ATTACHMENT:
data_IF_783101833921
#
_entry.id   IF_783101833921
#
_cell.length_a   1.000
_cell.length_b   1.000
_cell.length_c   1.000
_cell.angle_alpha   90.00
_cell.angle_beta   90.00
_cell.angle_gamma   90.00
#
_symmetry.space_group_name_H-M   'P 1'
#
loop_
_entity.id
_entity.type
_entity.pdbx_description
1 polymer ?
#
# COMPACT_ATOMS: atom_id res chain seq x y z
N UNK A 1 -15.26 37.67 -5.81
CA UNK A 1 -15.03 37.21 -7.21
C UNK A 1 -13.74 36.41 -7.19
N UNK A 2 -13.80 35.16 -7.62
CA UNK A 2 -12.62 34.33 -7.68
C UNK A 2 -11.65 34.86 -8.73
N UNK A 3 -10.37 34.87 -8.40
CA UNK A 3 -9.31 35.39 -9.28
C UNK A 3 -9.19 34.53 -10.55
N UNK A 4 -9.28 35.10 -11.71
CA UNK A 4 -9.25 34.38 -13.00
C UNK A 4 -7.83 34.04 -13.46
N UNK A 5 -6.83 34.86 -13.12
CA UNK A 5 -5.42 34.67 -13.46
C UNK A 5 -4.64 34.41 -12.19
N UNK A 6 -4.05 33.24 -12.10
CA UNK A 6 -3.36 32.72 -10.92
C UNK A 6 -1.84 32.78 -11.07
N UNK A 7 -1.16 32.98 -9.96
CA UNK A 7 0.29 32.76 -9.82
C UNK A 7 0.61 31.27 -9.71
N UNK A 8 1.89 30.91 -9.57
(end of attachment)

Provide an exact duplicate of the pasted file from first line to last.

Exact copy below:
data_IF_783101833921
#
_entry.id   IF_783101833921
#
_cell.length_a   1.000
_cell.length_b   1.000
_cell.length_c   1.000
_cell.angle_alpha   90.00
_cell.angle_beta   90.00
_cell.angle_gamma   90.00
#
_symmetry.space_group_name_H-M   'P 1'
#
loop_
_entity.id
_entity.type
_entity.pdbx_description
1 polymer ?
#
# COMPACT_ATOMS: atom_id res chain seq x y z
N UNK A 1 -15.26 37.67 -5.81
CA UNK A 1 -15.03 37.21 -7.21
C UNK A 1 -13.74 36.41 -7.19
N UNK A 2 -13.80 35.16 -7.62
CA UNK A 2 -12.62 34.33 -7.68
C UNK A 2 -11.65 34.86 -8.73
N UNK A 3 -10.37 34.87 -8.40
CA UNK A 3 -9.31 35.39 -9.28
C UNK A 3 -9.19 34.53 -10.55
N UNK A 4 -9.28 35.10 -11.71
CA UNK A 4 -9.25 34.38 -13.00
C UNK A 4 -7.83 34.04 -13.46
N UNK A 5 -6.83 34.86 -13.12
CA UNK A 5 -5.42 34.67 -13.46
C UNK A 5 -4.64 34.41 -12.19
N UNK A 6 -4.05 33.24 -12.10
CA UNK A 6 -3.36 32.72 -10.92
C UNK A 6 -1.84 32.78 -11.07
N UNK A 7 -1.16 32.98 -9.96
CA UNK A 7 0.29 32.76 -9.82
C UNK A 7 0.61 31.27 -9.71
N UNK A 8 1.89 30.91 -9.57